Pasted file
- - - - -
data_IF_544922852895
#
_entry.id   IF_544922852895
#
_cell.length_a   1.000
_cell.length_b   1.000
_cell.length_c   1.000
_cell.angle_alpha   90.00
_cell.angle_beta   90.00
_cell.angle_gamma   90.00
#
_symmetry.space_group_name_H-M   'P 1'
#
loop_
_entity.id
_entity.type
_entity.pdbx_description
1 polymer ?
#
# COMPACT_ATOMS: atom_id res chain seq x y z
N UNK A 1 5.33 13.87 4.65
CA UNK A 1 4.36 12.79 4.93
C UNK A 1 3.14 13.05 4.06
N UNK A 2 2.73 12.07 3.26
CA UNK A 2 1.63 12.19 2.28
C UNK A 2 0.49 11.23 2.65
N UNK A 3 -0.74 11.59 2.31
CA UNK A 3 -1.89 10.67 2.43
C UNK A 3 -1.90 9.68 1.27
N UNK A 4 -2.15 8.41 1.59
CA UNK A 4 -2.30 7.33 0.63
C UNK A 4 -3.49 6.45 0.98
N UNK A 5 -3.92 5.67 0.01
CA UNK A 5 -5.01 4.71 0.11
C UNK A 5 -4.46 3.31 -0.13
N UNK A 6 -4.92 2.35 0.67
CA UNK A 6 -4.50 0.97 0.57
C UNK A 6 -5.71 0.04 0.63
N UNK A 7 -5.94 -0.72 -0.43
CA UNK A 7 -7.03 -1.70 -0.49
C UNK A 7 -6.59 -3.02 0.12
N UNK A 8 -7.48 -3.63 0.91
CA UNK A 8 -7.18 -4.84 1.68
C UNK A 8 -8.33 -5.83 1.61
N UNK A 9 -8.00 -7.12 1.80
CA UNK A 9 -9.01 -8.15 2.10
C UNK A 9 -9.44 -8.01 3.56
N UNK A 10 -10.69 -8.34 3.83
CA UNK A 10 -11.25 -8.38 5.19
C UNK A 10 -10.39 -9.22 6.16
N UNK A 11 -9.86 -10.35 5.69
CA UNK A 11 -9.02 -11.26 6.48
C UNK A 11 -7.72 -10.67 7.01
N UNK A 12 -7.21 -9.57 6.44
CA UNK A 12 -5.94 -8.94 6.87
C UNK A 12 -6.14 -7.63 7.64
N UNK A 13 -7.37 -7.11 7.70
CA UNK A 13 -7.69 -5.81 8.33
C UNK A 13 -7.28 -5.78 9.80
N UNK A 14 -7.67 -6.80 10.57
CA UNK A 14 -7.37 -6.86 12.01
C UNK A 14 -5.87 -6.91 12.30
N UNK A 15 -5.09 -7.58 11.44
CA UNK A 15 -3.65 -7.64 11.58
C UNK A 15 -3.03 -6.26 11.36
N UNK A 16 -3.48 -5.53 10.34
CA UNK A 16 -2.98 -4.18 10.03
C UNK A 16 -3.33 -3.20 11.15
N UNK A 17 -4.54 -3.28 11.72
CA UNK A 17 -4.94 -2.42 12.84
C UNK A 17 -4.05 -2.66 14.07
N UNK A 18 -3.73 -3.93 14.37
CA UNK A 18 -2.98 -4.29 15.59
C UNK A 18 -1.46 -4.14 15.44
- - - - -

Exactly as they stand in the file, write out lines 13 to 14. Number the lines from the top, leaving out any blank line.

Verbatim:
#
loop_